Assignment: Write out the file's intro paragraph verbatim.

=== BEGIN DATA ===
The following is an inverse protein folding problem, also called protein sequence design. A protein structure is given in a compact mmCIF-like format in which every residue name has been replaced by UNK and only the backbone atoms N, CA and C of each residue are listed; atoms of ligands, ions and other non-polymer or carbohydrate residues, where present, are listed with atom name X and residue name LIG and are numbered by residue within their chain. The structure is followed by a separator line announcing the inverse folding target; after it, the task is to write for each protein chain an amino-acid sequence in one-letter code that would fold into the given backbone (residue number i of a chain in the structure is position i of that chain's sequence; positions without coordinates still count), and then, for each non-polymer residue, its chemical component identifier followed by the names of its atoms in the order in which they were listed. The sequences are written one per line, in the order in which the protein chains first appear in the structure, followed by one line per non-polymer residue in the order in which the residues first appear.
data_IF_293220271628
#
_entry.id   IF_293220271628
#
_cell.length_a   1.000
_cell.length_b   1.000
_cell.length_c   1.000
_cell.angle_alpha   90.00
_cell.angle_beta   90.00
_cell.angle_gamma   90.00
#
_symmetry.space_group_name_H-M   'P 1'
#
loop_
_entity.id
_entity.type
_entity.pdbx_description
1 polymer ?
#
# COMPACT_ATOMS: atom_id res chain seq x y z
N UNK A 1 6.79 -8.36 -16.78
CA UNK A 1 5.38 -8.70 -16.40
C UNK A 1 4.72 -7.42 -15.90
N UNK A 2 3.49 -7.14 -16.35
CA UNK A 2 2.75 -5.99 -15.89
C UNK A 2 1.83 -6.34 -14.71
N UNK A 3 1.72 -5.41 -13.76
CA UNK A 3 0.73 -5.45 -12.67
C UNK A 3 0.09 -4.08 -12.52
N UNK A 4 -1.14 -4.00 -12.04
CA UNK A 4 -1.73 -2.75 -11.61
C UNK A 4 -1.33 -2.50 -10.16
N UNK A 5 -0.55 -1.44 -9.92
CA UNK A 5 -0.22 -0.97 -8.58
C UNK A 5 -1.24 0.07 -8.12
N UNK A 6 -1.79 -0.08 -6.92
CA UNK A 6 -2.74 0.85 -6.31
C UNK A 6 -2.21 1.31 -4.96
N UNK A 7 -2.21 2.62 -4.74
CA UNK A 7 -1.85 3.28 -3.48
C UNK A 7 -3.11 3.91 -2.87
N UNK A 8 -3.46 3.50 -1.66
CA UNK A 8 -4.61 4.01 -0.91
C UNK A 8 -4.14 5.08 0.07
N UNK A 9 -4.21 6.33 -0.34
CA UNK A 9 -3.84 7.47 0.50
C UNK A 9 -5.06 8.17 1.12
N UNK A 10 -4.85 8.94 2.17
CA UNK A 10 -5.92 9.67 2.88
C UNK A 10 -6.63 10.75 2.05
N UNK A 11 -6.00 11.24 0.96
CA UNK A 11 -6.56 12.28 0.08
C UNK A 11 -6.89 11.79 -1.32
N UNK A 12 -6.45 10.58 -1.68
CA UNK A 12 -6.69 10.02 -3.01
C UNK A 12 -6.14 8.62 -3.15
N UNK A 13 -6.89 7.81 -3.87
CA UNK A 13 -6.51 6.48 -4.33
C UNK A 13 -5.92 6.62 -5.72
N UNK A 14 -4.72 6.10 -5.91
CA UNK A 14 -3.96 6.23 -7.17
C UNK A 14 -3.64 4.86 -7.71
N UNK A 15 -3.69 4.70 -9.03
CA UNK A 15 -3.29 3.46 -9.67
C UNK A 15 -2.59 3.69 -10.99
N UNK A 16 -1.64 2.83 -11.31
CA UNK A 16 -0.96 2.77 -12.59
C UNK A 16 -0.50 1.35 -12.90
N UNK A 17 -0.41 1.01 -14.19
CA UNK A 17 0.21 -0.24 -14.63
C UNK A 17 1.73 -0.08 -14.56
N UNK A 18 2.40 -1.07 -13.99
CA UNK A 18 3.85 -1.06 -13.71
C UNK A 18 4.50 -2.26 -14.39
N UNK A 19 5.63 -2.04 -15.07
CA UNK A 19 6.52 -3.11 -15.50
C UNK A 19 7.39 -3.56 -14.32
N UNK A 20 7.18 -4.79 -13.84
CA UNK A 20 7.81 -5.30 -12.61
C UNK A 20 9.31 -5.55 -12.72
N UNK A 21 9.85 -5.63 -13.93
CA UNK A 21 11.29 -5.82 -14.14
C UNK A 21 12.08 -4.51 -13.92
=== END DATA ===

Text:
The following is an inverse protein folding problem, also called protein sequence design. A protein structure is given in a compact mmCIF-like format in which every residue name has been replaced by UNK and only the backbone atoms N, CA and C of each residue are listed; atoms of ligands, ions and other non-polymer or carbohydrate residues, where present, are listed with atom name X and residue name LIG and are numbered by residue within their chain. The structure is followed by a separator line announcing the inverse folding target; after it, the task is to write for each protein chain an amino-acid sequence in one-letter code that would fold into the given backbone (residue number i of a chain in the structure is position i of that chain's sequence; positions without coordinates still count), and then, for each non-polymer residue, its chemical component identifier followed by the names of its atoms in the order in which they were listed. The sequences are written one per line, in the order in which the protein chains first appear in the structure, followed by one line per non-polymer residue in the order in which the residues first appear.